Summer Sunset Burger at Grill’d, Brookfield Place

I can’t be the only person to pronounce Grill’d as ‘Grill D’ can I? It’s the pronunciation that I thought of the first time I saw the name of the burger chain and every time since then. I’m not sure why. ‘Grill D’ just seems right. Earlier this week, my obviously strange pronunciation made for a very amusing discussion with a colleague. Humour and a sprinkling of embarrassment came part and parcel, naturally. 

I have since decided to go with it. Where opportune, I’ll include it in conversation with nonchalence. Will more people notice? Time will tell on this little social experiment. 

Grill’d, as it happens, is currently running a promo for the World Cup. Every time the Socceroos score a goal, that’s one free drink with a purchase banked if you’re signed up to the offer. Not bad at all. 

Lunch at Grill’d was decided. I ordered the Summer Sunset ‘Grass fed lean beef, avocado, crispy bacon, charred pineapple, salad, relish & herbed mayo’ for $14, and of course scored my free drink. The drink is any from their chiller. I grabbed a lime bitters.

There was hardly a wait once they’d managed to sort the troubled cash register. 

The first thing I noticed when the burger arrived was how solid it was. The bread bun and ingredients were compact and robust. I kid you not, this burger was assembled with a remarkable level of structural integrity. In all the burgers I’ve had this year, I haven’t had the pleasure of seeing such an exhibition. You could say I was more than impressed.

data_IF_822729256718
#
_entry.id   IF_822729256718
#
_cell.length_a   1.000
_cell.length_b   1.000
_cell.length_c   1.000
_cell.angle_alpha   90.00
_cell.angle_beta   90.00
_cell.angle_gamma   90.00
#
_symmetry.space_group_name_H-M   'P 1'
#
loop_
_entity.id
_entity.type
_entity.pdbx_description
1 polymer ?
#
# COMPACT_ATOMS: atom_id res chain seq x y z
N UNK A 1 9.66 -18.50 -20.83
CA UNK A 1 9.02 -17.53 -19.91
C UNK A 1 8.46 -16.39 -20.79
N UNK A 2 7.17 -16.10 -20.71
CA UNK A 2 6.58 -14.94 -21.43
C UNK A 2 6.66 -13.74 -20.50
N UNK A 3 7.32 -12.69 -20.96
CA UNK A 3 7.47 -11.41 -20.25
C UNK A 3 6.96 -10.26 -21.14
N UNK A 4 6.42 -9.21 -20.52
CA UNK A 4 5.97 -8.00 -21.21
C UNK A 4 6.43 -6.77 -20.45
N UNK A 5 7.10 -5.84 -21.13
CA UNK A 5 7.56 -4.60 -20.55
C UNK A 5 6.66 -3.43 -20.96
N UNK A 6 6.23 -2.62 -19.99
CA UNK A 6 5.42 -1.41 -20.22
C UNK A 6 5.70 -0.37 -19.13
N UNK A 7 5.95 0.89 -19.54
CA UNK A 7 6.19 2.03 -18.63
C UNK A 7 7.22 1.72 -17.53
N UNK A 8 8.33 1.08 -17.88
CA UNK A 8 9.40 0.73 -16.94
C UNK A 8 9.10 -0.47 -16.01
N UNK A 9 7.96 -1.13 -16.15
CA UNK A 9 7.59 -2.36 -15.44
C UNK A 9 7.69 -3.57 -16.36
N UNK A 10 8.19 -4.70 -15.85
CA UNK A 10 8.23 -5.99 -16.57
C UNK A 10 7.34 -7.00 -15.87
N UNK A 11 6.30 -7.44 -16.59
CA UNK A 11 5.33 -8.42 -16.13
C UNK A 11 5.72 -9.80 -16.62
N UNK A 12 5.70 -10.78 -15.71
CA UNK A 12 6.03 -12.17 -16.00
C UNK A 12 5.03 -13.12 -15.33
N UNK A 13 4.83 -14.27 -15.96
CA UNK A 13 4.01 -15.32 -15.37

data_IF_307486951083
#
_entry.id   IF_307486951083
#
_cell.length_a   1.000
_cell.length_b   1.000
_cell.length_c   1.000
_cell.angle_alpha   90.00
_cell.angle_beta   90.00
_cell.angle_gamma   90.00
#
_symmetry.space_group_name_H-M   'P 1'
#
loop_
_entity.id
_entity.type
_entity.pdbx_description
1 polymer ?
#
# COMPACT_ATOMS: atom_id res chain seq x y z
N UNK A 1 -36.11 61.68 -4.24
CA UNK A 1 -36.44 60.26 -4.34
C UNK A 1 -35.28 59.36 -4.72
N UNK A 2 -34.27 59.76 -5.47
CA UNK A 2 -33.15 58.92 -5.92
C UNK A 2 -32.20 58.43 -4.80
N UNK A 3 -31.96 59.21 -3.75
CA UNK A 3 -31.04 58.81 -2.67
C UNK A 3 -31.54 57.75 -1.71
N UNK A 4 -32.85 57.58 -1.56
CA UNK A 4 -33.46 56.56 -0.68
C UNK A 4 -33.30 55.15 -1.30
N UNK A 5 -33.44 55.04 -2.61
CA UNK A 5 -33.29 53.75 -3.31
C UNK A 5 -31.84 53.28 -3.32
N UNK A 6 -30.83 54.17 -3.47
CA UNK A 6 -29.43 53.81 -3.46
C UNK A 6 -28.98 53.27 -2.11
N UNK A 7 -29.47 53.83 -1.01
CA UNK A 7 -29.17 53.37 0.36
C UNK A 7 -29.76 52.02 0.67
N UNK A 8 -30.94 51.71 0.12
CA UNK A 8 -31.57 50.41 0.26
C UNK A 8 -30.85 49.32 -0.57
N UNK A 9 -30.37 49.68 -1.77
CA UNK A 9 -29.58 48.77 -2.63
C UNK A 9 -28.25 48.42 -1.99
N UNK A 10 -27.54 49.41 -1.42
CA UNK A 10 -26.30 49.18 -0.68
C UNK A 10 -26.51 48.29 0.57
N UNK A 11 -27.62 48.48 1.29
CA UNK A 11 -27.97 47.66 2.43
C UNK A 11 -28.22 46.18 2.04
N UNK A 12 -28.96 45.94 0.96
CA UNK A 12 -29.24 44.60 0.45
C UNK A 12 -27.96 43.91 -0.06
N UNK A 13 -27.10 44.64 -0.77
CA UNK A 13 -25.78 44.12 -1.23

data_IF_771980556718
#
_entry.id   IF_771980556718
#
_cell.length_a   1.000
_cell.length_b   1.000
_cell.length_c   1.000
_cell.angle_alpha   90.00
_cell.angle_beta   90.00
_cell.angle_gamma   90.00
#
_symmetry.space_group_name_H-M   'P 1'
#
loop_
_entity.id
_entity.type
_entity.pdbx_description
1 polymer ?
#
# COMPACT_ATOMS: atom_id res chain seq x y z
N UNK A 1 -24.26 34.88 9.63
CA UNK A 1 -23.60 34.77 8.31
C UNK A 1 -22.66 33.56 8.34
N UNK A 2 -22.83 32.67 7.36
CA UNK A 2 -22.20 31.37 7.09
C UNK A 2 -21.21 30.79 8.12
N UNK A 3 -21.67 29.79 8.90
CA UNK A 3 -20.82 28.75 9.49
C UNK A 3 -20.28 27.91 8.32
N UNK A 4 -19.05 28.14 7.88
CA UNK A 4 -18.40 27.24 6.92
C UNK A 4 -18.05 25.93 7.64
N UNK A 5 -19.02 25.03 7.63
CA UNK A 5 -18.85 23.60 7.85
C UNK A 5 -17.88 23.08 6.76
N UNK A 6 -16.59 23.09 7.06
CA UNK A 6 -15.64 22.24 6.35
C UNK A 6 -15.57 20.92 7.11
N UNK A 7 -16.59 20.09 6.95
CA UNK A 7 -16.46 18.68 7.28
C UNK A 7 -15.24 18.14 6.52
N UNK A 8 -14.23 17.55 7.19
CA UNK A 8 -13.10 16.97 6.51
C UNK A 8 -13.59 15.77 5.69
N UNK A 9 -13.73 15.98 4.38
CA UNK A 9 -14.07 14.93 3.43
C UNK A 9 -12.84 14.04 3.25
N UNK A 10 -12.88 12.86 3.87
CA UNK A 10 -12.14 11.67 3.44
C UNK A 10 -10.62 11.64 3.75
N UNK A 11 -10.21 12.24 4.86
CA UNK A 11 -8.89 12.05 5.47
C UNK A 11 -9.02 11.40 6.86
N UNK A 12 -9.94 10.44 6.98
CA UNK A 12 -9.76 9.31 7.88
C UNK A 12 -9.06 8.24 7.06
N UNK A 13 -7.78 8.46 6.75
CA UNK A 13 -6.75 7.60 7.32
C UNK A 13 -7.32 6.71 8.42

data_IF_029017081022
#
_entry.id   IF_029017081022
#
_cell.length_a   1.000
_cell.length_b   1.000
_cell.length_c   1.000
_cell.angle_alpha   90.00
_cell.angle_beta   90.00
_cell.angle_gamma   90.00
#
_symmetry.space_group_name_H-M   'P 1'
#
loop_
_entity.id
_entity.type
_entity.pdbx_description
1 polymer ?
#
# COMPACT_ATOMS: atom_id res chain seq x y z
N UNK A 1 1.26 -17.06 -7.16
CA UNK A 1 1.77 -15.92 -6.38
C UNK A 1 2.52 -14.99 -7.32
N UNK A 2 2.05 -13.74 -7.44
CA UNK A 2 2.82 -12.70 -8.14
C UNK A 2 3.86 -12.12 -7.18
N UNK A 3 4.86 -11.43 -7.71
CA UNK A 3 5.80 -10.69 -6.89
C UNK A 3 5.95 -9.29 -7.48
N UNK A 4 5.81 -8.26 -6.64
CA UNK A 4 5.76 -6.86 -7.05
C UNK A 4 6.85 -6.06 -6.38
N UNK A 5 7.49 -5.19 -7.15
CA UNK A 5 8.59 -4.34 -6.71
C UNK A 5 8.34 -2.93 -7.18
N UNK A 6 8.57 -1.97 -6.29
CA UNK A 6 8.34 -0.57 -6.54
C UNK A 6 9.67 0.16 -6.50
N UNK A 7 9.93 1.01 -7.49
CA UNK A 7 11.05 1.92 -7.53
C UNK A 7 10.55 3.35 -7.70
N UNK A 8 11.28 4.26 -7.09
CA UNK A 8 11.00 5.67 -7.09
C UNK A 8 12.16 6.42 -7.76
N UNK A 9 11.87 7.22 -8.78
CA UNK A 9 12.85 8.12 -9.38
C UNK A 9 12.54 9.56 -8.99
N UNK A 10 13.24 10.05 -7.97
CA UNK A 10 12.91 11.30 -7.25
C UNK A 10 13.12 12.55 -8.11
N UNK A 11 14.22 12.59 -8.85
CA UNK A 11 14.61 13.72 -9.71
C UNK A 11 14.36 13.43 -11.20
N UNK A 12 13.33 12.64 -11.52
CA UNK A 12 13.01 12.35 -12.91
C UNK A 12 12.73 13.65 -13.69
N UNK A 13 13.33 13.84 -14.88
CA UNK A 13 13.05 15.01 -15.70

Tastewise, I couldn’t really have asked for more for the price. The seeded bun was a good quality bread. There was an abundance of fresh avocado and salad in every bite. The pineapple was a juicy addition. The patty was well-salted and grilled. The sauces were adequate. The entire offering was a thoughtful construction. It was simplicity executed well.

The venue was hip enough for the office crowd, cool enough for the cool cats, and loud enough to make lunch lively. The noise was good, a change from the staleness of the quiet office.

Expectation vs Reality: It did look fairly similar to the advertised picture… 

This burger exceeded expectations by a long shot. Grill’d grills a great burger. I’ll be back.

Taste verdict A burger place that is kicking goals.